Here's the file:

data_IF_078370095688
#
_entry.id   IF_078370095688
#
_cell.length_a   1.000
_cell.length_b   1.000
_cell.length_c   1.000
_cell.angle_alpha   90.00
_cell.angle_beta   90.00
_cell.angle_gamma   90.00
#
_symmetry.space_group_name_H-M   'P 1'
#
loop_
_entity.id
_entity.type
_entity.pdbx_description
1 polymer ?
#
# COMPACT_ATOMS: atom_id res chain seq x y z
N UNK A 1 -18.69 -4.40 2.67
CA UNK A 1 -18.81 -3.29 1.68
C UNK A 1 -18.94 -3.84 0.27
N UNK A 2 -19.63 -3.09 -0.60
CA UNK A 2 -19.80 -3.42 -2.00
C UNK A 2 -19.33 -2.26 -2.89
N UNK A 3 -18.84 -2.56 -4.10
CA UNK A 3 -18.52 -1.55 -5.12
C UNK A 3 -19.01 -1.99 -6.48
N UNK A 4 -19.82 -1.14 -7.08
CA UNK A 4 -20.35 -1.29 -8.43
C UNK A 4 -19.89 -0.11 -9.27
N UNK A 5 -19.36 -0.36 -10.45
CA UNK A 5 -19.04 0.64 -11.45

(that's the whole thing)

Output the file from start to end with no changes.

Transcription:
data_IF_078370095688
#
_entry.id   IF_078370095688
#
_cell.length_a   1.000
_cell.length_b   1.000
_cell.length_c   1.000
_cell.angle_alpha   90.00
_cell.angle_beta   90.00
_cell.angle_gamma   90.00
#
_symmetry.space_group_name_H-M   'P 1'
#
loop_
_entity.id
_entity.type
_entity.pdbx_description
1 polymer ?
#
# COMPACT_ATOMS: atom_id res chain seq x y z
N UNK A 1 -18.69 -4.40 2.67
CA UNK A 1 -18.81 -3.29 1.68
C UNK A 1 -18.94 -3.84 0.27
N UNK A 2 -19.63 -3.09 -0.60
CA UNK A 2 -19.80 -3.42 -2.00
C UNK A 2 -19.33 -2.26 -2.89
N UNK A 3 -18.84 -2.56 -4.10
CA UNK A 3 -18.52 -1.55 -5.12
C UNK A 3 -19.01 -1.99 -6.48
N UNK A 4 -19.82 -1.14 -7.08
CA UNK A 4 -20.35 -1.29 -8.43
C UNK A 4 -19.89 -0.11 -9.27
N UNK A 5 -19.36 -0.36 -10.45
CA UNK A 5 -19.04 0.64 -11.45